The macroeconomic data shows the U.S. economy has stabilized. Gross domestic product is growing at about 2.5 percent annually, below what would be expected for a rebound out of recession. Despite record low unemployment figures, the data on the size and quality of employment is hardly exciting. However, neither issue is proving a major source of concern for the American public. The more sophisticated information tends to be overlooked, and the monetary authorities seem ready for a change of tack.
Unless a major downturn hits, the Fed will soon stop using low interest rates to sustain growth and feed money supply, which is currently rising at about 5.5 percent per year. The more the economy stabilizes and the need for emergency intervention recedes, the nearer the end of expansionary monetary policy. Three consequences will follow.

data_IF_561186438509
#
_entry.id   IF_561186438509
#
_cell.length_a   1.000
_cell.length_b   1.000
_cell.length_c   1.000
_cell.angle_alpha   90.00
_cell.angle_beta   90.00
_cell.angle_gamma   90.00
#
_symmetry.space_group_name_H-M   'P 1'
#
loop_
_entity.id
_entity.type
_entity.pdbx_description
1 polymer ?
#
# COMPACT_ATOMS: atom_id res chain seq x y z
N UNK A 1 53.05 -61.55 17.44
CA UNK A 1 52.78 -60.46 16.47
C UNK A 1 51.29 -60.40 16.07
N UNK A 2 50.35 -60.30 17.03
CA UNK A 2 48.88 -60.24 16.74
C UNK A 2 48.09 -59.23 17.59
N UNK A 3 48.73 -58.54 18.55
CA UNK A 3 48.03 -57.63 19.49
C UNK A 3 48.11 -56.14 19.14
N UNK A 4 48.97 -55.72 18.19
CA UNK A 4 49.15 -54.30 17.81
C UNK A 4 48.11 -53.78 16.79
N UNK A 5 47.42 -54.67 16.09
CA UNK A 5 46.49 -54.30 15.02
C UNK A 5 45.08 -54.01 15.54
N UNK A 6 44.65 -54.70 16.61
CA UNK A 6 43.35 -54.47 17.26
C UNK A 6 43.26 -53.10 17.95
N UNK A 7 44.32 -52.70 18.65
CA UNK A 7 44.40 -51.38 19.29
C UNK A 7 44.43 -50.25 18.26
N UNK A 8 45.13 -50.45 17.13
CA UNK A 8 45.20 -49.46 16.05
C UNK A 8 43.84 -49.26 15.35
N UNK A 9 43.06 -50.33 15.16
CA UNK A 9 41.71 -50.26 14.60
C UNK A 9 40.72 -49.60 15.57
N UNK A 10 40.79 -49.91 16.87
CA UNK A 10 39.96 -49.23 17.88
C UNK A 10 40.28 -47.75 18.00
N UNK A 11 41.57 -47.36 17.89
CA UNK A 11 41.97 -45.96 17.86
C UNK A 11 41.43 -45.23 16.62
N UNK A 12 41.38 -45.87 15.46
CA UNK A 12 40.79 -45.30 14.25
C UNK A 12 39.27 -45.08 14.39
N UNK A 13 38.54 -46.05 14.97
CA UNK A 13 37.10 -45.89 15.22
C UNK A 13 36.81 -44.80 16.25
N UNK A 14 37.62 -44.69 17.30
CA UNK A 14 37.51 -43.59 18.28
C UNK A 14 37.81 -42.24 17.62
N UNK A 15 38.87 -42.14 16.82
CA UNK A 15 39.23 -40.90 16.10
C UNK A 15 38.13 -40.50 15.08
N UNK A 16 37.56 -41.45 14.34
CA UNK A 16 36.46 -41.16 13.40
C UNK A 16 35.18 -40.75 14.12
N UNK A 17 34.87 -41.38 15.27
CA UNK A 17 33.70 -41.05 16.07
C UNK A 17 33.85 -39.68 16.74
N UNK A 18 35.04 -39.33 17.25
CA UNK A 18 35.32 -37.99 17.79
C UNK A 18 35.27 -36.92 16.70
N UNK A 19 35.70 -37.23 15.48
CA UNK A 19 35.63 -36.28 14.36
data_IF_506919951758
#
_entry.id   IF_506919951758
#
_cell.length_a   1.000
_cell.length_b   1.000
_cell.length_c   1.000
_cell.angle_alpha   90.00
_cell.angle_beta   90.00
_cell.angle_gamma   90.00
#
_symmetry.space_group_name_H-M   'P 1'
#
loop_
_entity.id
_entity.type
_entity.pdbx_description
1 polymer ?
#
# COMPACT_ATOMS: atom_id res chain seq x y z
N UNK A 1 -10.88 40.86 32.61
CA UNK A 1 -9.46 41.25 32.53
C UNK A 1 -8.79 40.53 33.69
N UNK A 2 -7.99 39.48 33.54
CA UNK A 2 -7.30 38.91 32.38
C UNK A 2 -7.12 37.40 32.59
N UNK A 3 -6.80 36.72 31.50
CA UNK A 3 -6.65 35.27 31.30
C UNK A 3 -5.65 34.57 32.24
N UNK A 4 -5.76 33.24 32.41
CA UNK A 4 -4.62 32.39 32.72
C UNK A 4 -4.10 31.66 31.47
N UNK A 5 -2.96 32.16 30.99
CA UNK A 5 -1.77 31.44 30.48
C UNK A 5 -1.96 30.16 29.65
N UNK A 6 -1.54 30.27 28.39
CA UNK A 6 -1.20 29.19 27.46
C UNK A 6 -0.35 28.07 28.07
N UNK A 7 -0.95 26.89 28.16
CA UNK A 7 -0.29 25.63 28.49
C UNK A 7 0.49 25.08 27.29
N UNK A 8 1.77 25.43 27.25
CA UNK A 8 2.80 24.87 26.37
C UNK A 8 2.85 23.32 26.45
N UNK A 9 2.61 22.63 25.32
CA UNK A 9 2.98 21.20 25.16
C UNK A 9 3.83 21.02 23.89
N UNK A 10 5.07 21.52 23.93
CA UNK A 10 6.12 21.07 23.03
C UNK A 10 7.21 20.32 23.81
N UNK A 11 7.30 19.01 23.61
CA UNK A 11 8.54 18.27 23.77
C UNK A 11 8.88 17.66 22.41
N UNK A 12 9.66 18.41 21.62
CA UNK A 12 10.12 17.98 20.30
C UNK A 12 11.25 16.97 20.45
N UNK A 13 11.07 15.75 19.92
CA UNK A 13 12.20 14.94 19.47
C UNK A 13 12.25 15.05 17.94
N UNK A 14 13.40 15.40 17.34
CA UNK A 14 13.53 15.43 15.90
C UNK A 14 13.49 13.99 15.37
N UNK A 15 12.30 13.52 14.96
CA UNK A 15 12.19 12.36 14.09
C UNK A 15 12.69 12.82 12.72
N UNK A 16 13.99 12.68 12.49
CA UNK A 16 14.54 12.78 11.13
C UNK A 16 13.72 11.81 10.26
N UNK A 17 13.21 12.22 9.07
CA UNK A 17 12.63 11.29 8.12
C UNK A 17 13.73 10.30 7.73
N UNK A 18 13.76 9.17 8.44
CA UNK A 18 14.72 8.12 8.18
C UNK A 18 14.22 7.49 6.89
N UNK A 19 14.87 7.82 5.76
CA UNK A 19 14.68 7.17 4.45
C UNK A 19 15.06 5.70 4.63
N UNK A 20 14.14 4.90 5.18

First, investors will pay less attention to the Fed’s decisions than they have in the past. Investors realize that a new crisis is not imminent, and that interest rates will slowly rise throughout this year and next. Stock markets should not be influenced by major economic news and volatility should subside. Political tensions will now drive the broad picture, while the health and performance of each company will determine the value of its shares. In particular, since the slow rise of interest rates has already been factored in since early 2015, it will not make a major difference, not even for companies that are heavily indebted.